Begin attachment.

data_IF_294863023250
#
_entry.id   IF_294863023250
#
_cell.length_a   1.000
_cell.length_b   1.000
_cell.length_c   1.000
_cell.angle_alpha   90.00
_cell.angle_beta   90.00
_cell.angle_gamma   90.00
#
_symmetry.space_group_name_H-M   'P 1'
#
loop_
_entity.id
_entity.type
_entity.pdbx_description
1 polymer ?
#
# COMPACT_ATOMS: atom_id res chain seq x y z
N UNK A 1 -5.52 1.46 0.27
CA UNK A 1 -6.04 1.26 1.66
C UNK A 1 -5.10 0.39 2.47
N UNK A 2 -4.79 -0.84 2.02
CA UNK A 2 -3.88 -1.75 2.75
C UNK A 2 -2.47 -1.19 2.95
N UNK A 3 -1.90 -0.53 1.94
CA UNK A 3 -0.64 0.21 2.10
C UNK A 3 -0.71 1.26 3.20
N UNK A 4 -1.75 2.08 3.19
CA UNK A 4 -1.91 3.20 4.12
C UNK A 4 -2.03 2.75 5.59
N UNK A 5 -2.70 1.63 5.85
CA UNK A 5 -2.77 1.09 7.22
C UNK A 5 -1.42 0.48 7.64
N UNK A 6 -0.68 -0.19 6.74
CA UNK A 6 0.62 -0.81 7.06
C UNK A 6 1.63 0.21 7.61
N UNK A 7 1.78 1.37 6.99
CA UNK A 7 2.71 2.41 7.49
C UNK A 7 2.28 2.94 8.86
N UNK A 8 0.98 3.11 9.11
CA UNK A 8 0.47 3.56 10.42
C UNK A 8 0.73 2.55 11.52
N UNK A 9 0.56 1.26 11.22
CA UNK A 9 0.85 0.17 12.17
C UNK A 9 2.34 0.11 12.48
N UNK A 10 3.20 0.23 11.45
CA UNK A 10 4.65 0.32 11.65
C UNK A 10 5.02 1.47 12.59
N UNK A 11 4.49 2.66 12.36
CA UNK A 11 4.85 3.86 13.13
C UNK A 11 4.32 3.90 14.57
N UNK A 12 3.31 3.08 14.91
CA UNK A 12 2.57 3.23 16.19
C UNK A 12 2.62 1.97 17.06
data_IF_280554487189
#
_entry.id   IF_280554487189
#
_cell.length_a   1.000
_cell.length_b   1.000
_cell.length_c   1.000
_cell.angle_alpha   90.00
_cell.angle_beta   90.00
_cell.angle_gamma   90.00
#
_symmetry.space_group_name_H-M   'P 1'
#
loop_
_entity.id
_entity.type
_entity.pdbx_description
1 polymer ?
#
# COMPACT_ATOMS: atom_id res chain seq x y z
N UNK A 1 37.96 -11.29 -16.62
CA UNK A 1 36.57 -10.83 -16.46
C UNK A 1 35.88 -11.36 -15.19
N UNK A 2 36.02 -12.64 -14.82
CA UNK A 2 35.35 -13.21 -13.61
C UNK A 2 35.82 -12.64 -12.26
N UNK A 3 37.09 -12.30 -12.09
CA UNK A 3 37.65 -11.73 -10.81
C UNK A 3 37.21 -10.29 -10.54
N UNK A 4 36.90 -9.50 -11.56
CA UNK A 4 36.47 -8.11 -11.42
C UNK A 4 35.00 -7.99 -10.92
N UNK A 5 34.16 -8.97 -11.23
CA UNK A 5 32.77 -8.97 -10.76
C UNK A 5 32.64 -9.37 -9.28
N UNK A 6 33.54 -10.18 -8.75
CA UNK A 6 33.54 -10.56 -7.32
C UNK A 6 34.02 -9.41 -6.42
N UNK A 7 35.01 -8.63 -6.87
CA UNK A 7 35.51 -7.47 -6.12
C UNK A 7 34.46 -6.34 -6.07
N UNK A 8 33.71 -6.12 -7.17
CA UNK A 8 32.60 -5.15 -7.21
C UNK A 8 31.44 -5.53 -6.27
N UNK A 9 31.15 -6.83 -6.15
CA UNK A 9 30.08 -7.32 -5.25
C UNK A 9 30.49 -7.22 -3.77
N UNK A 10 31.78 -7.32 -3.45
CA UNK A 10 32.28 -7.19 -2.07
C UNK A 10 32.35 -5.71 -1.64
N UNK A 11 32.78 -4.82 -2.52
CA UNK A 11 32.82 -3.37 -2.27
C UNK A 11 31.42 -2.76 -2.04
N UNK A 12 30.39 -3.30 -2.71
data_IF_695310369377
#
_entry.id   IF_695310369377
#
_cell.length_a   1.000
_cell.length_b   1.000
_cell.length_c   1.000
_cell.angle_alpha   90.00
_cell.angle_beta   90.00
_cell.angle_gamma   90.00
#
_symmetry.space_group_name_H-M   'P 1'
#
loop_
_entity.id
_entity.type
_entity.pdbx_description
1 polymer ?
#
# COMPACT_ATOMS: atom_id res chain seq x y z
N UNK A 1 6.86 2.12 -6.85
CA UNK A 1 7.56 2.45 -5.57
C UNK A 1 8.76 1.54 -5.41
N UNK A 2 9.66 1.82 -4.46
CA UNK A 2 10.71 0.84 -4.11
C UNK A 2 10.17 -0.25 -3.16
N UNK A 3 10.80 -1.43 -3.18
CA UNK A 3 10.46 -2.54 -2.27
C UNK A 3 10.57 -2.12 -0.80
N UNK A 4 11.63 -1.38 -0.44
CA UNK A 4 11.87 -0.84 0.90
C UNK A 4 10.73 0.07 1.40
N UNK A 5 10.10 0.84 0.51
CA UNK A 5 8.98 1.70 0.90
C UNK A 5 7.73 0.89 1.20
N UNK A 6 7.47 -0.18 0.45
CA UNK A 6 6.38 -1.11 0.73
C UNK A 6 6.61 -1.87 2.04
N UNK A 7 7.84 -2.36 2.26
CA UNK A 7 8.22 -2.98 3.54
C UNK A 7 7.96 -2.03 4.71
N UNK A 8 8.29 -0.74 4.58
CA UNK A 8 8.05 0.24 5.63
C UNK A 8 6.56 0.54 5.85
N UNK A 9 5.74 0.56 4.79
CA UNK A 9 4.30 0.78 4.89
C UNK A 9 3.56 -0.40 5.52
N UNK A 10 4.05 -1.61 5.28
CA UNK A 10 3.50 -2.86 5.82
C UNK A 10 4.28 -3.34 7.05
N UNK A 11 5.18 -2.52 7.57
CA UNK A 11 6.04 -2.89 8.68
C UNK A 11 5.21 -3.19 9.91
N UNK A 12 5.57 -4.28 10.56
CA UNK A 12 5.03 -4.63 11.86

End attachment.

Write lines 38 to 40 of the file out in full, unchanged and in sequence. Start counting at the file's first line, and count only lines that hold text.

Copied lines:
C UNK A 6 1.63 0.21 7.61
N UNK A 7 1.78 1.37 6.99
CA UNK A 7 2.71 2.41 7.49